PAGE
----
"Why must we see an Iranian woman die on a city street in order to understand the gravity of the country's political upheaval? Why must we see brown bodies bloated and floating to give a damn about the tsunami in Myanmar or the hurricane in New Orleans? Why did we have to see Oscar Grant killed in cold blood by police on a BART platform to talk about racism and the justice system? Why did it take the mangled body of 14-year-old Emmitt Till to give America an inkling of the tyranny and danger that black folks faced in the South every day?Read the rest of this thought provoking post at "What Tami Said".
I think Americans are fetishizing video of Neda Soltani's death in a way they would not if she were a young, blonde, American college student shot down on an American street. We do not need to see the lifeless bodies of those women in order to care for them. But people like Neda owe access to their deaths so Americans can access their own humanity.
Isn't there something wrong with this?"
SIDENOTE: I came across the post above after reading a post by Fatemah at Muslimah Media Watch entitled "There Will be Blood: Neda Agha Soltan’s Post-Mortem Image in the Media".
Fatemah rightly questions the manner that Neda Soltan's dying image is being used in the Western media. She writes:
"Neda is represented as a corpse just as often as she is represented the way any murdered American woman would be: alive and smiling, usually in a picture given to the media by her family or friends ...What speaks loudly to me in both posts above is that Nadia Soltan is made to disappear in acts of media erasure that sell her death/murder to the prejudicial whims of largely ignorant Americans, in particular.
Aside from the talk that she is a martyr for Iran’s opposition movement, many in the West are using her death to educate themselves about Iran’s current crisis, viewing Iran through a lens of violence and cruelty, which many add to their current knowledge of the country as repressive, backward, and unsafe for Americans. Neda’s death may help Iranians band closer together and become stronger in their fight for a government that treats them with respect, but here in the West, her lifeless body is little more than another reminder of the instability and danger of 'over there'.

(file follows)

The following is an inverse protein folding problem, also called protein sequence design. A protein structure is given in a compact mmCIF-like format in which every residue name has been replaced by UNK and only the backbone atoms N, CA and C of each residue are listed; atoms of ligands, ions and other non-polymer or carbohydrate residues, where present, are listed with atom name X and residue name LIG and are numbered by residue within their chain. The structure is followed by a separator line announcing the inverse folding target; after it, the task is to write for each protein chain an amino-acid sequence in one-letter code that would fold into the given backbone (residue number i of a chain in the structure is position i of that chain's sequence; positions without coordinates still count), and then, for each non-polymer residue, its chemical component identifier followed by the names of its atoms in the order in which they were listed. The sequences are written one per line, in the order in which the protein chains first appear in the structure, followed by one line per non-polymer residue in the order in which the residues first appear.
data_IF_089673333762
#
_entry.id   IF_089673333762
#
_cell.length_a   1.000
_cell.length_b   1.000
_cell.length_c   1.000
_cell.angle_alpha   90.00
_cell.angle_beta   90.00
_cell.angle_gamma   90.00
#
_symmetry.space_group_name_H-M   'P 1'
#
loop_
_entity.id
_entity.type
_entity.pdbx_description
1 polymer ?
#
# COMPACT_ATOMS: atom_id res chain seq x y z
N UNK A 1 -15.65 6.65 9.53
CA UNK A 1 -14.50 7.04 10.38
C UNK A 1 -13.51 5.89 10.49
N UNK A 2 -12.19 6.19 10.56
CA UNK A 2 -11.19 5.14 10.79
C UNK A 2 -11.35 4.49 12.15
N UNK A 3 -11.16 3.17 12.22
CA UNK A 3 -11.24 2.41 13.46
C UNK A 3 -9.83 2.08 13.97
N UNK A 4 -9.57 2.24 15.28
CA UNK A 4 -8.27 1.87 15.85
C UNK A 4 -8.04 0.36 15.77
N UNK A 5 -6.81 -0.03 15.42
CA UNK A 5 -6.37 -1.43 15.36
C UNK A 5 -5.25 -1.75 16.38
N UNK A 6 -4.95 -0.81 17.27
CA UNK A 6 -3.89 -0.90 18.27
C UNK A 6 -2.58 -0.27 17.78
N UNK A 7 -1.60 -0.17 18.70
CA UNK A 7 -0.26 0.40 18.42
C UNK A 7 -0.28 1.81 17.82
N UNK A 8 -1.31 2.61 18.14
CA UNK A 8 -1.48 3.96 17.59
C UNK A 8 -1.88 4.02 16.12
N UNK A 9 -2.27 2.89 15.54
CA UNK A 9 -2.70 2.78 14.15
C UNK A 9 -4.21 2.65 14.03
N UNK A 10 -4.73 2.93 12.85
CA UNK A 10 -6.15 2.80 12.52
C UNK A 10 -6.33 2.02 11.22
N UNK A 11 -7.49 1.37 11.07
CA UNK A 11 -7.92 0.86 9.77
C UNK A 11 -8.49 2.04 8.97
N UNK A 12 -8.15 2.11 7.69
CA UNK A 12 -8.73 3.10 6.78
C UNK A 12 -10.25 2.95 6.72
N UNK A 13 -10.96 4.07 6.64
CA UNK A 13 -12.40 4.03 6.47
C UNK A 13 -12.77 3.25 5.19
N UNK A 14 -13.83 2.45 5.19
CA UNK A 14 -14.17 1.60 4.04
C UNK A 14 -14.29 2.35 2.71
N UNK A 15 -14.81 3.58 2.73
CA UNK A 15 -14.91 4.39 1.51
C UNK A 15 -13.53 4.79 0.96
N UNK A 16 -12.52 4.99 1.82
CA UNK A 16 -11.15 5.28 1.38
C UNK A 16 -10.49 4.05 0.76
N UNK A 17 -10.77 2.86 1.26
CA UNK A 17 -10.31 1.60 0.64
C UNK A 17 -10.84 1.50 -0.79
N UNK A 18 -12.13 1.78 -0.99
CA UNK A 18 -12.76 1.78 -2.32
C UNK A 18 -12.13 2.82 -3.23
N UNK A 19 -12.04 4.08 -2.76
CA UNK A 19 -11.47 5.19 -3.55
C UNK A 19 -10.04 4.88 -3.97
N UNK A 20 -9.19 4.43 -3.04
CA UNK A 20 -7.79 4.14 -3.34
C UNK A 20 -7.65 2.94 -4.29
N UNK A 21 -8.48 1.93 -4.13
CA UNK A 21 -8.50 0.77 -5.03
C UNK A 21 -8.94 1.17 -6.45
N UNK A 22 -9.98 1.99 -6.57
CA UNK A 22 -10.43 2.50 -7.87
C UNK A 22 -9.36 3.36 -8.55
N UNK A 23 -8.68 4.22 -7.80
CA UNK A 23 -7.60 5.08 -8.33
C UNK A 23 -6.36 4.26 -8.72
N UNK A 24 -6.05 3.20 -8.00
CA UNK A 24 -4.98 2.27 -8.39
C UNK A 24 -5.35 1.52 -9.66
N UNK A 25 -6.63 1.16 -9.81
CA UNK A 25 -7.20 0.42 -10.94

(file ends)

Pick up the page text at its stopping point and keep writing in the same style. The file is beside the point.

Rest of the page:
What difference has her death made here in the West?"
By obscuring/erasing Ms. Soltan her complexity, and the politics around her, is framed and made accessible for a prejudicial mindset that is contained by a long history of imperial reductionism.
Nadia Soltan was an innocent no doubt. But so are the 40 plus Pakistani innocent civilians the US massacred in northwest Pakistan two days ago.
Who speaks for these 'faceless' people? Where is the outcry in the US media and its citizenry?
Mathew Cassell in an article in The Electronic Intifada entitled "The Western Media and Iran" puts it aptly when he writes:
"The US media often celebrate themselves as the "freest and fairest" in the world, completely independent of a state unlike, for example, the media in Iran. Yet, an astute observer will notice that the US media generally choose stories and cover them in a way that play directly into the US's global agenda.Now what say you?
Who decides whether or not a particular issue is "newsworthy?" One would think that this is the role of the media, to cover issues like conflict or rights abuses as they happen around the world. Although, it seems this isn't the case. Most Western media appear to follow their government's lead when focusing on different issues and then cover them in a way fitting with the government's position, hence the complete domination of events in Iran in nearly every single Western media outlet and the overwhelmingly positive portrayal of the protestors and the opposition as just. The current case of Iran makes it clear that it is governments who are directing the media's coverage, instead of the actual news organizations themselves."
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